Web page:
These prognostications may be loud and frequent but each is more wrong than the last. For instance, December found many asking whether bitcoin was dead only to be faced with a rally that saw the digital currency cross the $1,000 mark. We saw similar rallies following the Brexit vote and U.S. election when bitcoin became a safe haven in the face of geopolitical risk that brought the security of our most trusted fiat currencies into question.
Over the course of 2016, bitcoin’s value grew by over 122 percent. Closer to home, we saw our most impressive quarter to date in Q4 2016, with our number of wallets crossing the 10 million mark and transaction volume doubling. Now is a perfect time to reflect on why that’s the case.
Some pretty strong language has been used to describe the past 12 months, including “roller coaster,” “catastrophic,” “dangerous,” and “volatile.” Amazingly, these words do not apply to bitcoin, but rather to the implosion of global currency markets.
It started in June, when traders were caught off guard by the U.K.’s decision to leave the Eurozone. Since the referendum, the GBP has dropped by more than 17 percent in a colossal collapse of confidence. In a country that imports 78 percent of its goods, everything has become a lot more expensive and some economists speculate it will get worse.
Britain’s experience was not an outlier. In Africa, the Egyptian pound dropped 59 percent and the Nigerian naira fell 37 percent. In South America, the Argentine peso plummeted over 17 percent and the Venezuelan bolivar tumbled so far off a cliff it’s difficult to measure—even bricks of cash are worthless for everyday purchases there.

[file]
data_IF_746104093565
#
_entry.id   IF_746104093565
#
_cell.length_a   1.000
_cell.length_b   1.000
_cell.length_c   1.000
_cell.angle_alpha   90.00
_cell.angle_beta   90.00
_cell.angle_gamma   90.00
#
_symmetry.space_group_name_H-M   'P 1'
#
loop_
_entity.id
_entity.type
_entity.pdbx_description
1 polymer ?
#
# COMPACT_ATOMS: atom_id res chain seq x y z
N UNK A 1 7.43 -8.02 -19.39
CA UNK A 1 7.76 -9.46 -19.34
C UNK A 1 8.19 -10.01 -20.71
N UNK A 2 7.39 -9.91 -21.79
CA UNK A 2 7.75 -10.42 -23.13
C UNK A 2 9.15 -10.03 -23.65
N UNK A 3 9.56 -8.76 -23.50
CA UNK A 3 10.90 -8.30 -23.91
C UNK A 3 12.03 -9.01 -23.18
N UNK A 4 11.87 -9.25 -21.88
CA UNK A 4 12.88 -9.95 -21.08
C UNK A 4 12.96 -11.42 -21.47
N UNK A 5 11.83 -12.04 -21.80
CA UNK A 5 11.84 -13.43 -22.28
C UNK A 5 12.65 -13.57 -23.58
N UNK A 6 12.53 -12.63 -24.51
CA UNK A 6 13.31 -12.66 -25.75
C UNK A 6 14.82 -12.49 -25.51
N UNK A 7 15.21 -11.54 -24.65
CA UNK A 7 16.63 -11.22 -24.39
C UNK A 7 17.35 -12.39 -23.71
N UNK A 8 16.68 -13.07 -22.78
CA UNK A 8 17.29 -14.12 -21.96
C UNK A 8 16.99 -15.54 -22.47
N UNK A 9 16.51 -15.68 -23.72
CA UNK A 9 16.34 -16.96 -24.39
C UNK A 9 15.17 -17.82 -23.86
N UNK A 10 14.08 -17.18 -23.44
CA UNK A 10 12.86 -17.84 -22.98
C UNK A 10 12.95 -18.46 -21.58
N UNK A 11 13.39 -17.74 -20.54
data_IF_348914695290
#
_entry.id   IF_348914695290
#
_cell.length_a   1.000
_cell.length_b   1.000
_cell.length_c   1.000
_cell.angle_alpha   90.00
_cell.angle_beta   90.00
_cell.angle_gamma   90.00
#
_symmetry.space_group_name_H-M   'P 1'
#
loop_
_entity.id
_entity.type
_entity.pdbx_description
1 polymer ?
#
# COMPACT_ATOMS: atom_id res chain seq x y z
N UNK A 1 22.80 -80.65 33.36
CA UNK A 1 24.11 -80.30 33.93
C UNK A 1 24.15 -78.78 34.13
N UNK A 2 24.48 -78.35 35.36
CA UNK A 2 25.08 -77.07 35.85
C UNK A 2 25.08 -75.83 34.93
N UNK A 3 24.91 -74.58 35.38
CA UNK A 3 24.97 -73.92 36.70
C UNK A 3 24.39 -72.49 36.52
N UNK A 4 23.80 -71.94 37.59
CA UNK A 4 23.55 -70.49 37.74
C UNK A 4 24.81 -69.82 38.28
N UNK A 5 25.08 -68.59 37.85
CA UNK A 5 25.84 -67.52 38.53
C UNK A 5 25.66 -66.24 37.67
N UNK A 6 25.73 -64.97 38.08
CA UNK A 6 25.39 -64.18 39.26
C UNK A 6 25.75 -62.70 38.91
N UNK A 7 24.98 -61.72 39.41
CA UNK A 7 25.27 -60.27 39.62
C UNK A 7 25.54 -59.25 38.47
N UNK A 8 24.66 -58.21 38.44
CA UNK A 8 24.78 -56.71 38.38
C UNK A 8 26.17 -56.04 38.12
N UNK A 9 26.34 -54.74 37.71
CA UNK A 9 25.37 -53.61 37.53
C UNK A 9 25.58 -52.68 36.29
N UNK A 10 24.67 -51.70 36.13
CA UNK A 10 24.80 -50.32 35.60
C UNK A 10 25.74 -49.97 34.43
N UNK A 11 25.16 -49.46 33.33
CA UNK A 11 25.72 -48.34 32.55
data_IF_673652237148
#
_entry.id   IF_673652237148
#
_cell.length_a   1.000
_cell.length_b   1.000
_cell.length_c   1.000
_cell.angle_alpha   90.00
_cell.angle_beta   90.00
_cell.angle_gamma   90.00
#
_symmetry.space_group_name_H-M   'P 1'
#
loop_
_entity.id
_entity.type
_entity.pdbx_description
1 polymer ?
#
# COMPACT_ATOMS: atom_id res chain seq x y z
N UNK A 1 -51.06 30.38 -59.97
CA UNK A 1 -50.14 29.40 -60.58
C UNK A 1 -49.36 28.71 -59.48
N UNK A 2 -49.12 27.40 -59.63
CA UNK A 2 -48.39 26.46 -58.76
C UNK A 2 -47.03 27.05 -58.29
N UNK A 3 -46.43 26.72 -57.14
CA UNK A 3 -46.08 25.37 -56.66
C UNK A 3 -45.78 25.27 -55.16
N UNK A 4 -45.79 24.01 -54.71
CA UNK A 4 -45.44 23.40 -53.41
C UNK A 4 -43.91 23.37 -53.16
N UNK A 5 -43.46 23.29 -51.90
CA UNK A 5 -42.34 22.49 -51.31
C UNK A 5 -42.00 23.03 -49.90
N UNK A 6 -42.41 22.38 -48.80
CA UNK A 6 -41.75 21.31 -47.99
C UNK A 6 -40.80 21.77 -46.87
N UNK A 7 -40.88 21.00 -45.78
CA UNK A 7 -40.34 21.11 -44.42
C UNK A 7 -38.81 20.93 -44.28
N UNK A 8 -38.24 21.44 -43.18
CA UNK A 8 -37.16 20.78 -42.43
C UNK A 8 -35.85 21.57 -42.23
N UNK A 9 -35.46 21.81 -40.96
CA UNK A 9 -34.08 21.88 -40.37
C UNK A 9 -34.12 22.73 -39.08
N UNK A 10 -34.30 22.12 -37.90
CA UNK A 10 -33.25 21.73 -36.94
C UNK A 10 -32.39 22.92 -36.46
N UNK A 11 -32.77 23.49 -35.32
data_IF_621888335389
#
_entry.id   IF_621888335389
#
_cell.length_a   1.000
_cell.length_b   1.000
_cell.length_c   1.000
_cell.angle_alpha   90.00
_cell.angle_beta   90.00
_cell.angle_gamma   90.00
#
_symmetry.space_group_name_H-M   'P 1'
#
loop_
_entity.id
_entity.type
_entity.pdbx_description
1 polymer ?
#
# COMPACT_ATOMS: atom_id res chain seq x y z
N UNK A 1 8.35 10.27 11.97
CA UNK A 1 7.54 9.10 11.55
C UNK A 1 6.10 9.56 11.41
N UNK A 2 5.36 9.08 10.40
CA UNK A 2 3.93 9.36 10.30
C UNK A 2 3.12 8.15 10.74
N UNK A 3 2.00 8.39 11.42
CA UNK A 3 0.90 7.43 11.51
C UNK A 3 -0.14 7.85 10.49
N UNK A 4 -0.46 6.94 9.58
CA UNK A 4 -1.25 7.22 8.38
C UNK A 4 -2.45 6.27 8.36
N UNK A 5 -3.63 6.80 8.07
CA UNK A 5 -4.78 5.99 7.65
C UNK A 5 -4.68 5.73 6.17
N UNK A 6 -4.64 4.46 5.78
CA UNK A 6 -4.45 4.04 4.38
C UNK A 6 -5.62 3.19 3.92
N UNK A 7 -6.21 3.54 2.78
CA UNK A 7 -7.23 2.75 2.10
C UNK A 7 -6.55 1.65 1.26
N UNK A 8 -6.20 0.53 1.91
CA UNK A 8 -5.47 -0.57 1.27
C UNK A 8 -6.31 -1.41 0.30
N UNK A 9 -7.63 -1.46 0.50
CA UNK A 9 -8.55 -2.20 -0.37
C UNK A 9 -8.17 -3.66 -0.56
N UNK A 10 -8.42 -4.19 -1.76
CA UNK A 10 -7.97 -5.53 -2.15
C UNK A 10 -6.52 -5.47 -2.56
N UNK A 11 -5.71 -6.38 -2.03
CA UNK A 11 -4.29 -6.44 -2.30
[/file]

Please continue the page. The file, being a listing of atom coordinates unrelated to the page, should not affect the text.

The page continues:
Perhaps most dramatically of all, India, the world’s second most populated country, introduced a stunning policy of demonetization declaring banknotes illegal overnight. This drove hundreds of millions of people to scramble for alternative stores of value. The price of gold instantly traded at a premium, as did digital currency.
During this time period, and partially in response to it, the price of bitcoin surged. This phenomenon is known as antifragility, a property of systems that increase in capability and resilience as a result of stressors, shocks, attacks, and faults. Bitcoin was again declared the world’s best performing currency in 2016 by Bloomberg. In fact, it’s held that title every year since 2010, with the notable exception of 2014, when it was the worst. Still, five out of the past six years is a powerful signal. When the New England Patriots do that well we call it a dynasty.
Bitcoin also trounced the stock market from a performance perspective. Brand names like McDonald’s, Home Depot and Disney grew at a paltry 1.6 percent or less; bitcoin outpaced them by over 70 times.
Exponential technologies have incredible impacts on our society. They reimagine the world in ways that inspire and surprise us. Every year, from transaction growth, to new users coming online, the bitcoin network and the block chain have been doubling in size.
I’ve found that people have a difficult time understand exponentials, which makes sense because we don’t really run into them that often. An old French parable explains it well. Imagine a small lily pond with a single lily pad in it. The next day, there are two. Then four the day after, etc. If the pond is full on the 30th day, which day will the pond be half full? The answer may surprise you, but it’s the 29th day.
So while bitcoin quietly doubles in size year-on-year, it’s covering more and more territory, surprising more and more pundits, and being adopted by more and more people. 2017 looks very promising, indeed.